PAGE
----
Bottled water, a disputable topic that leaves most of us guessing. At first glance, it just seems like a convenient and accessible innovation. Look a little closer. See the truth behind these plastic wolves in sheep’s clothing. Of course, many of us grow up drinking bottled water. Whether at social gatherings, work, and even in the comfort of our own home, it has become normalized. Initially, bottled water was the miraculous solution to end the fears of drinking tap water. Many companies used this fear. They generated a demand for the bottled water industry. Then, the demand for bottled water led to the mass production and distribution of plastic. In fact, there are over 1,500 plastic bottles used in the U.S. every second.
How does bottled water affects both our environment and our health? Here are some mind-boggling facts.
#1. 68 billion plastic bottles are thrown out each year.
With other sources of plastic pollution, over 6.4 billion tons of plastic are dumped into the oceans every year. Unfortunately, these plastics create large oceanic wastelands, such as the Great Pacific Garbage Patch. According to The Ocean Cleanup, “covers an estimated surface area of 1.6 million square kilometers, an area twice the size of Texas or three times the size of France.”
#2. Plastic pollution harms marine ecosystems.
Horribly, over 100,000 animals die every year due to the unintentional consumption of plastic debris. Not only is this is incredibly harmful for the ecosystems. Equally, it threatens humans. Moreover, the plastic consumed by fish ends up harming the people who consume the fish. Then, the harmful chemicals from plastic intoxicate the bloodstream.
#3. Plastic bottles are hazardous to human health.
Significantly, plastic bottles contain many harmful chemicals. Over time, they seep into the water. For example, one I’m sure most of us are familiar with is BPA. BPA is a chemical used to make plastic clear and sturdy. BPA has been linked to various forms of cancer, birth defects in children, and early puberty for girls. Furthermore, plastic bottles also contain phthalates, which increases their flexibility. This chemical has been known to have many reproductive and developments effects as well.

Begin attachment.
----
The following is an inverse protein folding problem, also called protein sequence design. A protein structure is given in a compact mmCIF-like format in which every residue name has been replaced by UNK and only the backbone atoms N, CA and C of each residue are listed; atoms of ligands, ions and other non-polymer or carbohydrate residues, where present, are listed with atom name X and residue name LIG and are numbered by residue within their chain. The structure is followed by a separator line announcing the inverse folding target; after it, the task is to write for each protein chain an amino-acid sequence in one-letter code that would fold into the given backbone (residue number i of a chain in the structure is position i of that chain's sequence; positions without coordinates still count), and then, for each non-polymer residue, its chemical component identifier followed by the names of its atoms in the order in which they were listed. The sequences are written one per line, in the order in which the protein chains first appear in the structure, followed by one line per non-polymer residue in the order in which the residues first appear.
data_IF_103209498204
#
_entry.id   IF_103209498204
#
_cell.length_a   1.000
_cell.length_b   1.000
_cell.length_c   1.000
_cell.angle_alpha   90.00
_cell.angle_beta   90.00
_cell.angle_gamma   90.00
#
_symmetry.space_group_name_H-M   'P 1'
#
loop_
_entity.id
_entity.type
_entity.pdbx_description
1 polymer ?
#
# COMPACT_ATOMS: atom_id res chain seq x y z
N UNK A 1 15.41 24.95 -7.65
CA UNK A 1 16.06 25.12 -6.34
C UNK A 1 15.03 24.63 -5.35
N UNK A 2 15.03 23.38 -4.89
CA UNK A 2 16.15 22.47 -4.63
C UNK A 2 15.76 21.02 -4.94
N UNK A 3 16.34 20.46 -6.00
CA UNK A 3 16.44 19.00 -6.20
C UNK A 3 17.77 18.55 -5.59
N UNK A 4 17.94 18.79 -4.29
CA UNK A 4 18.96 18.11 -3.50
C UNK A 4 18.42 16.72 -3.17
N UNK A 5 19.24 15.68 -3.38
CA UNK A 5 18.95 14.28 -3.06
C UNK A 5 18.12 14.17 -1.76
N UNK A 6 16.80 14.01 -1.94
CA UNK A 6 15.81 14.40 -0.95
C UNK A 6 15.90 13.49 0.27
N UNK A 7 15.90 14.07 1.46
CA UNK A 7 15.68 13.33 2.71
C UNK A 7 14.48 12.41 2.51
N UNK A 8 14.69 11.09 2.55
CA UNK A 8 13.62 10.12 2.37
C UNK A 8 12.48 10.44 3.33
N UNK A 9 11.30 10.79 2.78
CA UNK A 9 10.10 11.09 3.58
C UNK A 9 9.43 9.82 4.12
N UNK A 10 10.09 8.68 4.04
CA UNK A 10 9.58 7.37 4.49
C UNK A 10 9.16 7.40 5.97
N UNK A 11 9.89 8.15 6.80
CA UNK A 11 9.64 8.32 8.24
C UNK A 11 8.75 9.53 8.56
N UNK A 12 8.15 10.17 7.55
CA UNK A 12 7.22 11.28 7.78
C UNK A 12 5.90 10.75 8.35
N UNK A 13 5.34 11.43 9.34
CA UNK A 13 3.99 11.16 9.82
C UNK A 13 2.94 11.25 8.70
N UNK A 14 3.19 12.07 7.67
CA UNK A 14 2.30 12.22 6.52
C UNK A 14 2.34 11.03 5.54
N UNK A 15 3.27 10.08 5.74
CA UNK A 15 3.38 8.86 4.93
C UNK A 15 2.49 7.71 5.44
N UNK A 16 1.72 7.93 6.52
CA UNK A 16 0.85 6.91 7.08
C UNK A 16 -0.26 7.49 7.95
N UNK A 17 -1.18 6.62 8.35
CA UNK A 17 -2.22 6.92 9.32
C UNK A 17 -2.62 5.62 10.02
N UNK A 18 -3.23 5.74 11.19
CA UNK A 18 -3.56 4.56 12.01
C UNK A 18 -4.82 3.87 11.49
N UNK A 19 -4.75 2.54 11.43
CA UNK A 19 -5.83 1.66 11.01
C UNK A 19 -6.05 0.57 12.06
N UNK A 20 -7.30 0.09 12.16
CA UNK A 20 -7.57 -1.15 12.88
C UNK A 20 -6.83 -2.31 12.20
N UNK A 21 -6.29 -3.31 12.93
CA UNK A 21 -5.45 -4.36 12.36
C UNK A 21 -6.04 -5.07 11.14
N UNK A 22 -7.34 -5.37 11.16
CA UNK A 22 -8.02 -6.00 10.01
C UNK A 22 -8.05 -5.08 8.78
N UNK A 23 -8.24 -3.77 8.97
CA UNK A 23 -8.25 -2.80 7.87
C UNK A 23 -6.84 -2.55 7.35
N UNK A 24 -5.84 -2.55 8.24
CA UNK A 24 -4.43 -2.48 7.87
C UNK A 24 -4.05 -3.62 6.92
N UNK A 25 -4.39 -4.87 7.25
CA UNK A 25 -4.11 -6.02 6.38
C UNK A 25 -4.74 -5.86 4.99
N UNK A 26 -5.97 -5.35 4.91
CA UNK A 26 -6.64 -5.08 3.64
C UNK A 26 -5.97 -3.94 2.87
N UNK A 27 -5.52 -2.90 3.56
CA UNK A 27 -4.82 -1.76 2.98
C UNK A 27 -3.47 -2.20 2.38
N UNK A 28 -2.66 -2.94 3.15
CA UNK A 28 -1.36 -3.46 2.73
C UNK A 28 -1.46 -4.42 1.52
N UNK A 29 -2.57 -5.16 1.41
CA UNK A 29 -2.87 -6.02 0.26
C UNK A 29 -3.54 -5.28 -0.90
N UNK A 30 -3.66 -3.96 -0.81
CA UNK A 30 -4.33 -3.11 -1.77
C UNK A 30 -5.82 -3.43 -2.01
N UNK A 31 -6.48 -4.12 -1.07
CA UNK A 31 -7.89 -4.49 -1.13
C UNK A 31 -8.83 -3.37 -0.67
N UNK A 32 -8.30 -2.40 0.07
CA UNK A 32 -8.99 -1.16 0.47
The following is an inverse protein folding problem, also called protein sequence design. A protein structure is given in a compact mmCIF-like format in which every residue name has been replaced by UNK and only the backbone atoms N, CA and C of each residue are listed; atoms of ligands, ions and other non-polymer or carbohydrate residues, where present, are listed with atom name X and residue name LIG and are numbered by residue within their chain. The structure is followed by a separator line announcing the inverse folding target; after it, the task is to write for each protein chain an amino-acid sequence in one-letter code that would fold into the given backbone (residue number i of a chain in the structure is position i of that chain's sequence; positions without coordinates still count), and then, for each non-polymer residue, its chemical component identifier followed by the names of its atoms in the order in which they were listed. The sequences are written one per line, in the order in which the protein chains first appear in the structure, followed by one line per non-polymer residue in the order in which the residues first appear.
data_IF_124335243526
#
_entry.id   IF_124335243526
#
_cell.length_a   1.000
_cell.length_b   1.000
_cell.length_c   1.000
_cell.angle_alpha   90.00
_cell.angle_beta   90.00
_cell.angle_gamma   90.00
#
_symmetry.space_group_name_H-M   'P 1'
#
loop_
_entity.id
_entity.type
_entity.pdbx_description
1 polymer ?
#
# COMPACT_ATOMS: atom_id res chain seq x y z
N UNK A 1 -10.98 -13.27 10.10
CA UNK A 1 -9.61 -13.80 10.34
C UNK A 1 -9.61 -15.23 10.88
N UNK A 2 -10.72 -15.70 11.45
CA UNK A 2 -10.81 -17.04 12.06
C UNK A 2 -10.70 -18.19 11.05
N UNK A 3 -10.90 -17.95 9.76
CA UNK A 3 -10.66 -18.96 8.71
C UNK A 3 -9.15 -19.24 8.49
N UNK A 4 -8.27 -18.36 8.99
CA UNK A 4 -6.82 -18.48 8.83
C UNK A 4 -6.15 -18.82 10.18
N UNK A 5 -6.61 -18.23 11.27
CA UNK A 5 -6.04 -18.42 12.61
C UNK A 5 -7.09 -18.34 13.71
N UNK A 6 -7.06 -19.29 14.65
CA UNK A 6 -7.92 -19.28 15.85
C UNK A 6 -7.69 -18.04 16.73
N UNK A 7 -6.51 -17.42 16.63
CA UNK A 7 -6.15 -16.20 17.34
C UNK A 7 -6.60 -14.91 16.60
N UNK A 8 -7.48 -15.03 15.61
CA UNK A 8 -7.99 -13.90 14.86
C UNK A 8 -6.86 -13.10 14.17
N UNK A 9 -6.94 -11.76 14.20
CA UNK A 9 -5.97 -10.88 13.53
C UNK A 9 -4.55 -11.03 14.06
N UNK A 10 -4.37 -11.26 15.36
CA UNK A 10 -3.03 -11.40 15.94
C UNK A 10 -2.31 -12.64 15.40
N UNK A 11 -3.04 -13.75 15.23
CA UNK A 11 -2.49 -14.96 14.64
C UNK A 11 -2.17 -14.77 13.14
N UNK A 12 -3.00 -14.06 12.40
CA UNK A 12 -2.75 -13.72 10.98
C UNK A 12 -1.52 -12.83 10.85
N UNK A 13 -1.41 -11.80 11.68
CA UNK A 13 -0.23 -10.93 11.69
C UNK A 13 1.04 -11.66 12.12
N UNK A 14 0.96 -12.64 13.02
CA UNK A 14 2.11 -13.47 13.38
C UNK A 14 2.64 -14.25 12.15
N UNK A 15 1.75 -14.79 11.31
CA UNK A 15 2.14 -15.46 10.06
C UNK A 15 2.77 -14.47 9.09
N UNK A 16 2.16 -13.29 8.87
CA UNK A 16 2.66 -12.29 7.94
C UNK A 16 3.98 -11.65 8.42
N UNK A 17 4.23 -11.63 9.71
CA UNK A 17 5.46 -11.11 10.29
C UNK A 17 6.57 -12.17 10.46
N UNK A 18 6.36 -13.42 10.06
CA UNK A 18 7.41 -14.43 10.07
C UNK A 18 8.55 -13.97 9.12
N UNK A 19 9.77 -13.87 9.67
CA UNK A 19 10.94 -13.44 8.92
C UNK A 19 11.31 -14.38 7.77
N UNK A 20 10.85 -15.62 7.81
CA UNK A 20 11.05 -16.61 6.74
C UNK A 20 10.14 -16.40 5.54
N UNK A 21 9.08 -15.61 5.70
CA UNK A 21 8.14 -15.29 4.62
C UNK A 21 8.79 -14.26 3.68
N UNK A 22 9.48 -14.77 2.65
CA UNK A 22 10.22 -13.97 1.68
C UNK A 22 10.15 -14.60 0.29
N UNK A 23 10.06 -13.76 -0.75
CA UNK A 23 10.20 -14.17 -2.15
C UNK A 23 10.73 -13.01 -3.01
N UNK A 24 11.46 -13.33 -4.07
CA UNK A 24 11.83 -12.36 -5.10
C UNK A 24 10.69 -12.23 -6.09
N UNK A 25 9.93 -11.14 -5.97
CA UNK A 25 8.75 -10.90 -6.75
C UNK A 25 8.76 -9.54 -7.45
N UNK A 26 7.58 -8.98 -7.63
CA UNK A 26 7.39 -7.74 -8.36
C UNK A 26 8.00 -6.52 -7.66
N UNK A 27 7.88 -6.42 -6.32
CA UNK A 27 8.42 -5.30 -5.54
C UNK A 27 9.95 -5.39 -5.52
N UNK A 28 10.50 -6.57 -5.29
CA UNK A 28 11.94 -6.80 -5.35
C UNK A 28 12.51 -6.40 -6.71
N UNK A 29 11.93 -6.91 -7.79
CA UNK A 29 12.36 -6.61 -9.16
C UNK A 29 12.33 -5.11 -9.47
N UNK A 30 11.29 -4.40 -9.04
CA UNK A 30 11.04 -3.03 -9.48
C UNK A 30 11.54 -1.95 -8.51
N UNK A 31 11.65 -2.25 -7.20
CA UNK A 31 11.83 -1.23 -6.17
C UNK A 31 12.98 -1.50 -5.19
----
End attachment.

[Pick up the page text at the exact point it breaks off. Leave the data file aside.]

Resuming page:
#4. Tap water has stricter regulations than bottled water.
Tap water is regulated by the Environmental Protection Agency (EPA). This requires local communities to generate annual water quality reports. The reports indicates the source of the water, potentially harmful contaminants, and treatment processes. Both the EPA and local residents have access to such reports. On the contrary, bottled water is regulated by the Food and Drug Administration (FDA). Bottled water companies are not required to disclose any information on the water source, levels of contaminants, and processes.
#5. Bottled water costs 2,000 times more than tap water.
This is equivalent to paying $10,000 for a sandwich. An average family in the U.S spends $100 per person/per year on plastic water bottles. A family of 4 could save $400 annually by switching to tap water.
Again, none of us are perfect. Certain situations and emergencies call for the use of plastic bottles. It’s important to make a conscious effort to reduce our plastic consumption every day. Through this, we can make a greater impact on the world around us.
As the former chief scientific adviser of the UK Department of Energy and Climate Change, David MacKay noted, “If everyone does a little, we’ll only achieve a little. We must do a lot.”
Presently, there are some easy ways you can make a difference. Altogether, in your daily life and in your community, you can help combat the plastic crusade of the millennium:
- Switch to reusable water bottles, produce bags, utensils, and food containers, etc. Something as simple as using reusable alternatives to plastic can reduce our carbon footprint tenfold!
- Try a water filter for your home. This will allow you to switch to tap water. The environment thank you. So will your wallet.
- Recycle the plastic you use. Nobody’s perfect. Being conscious of the plastic we consume and how we dispose of it can make all the difference.
Overall, small changes can add up to big change. By adding new healthy habits and subtracting our uses of single-use plastics, we can create and inspire change. Ultimately, people learn by example and it’s up to us to be that example. Luckily, people make these changes every day. Even companies are working toward making innovations in plastic recycling. Next, click here to read more about plastics effects and see more ideas for eliminating single-use plastics. Finally, read about what the UN is doing to end plastic pollution.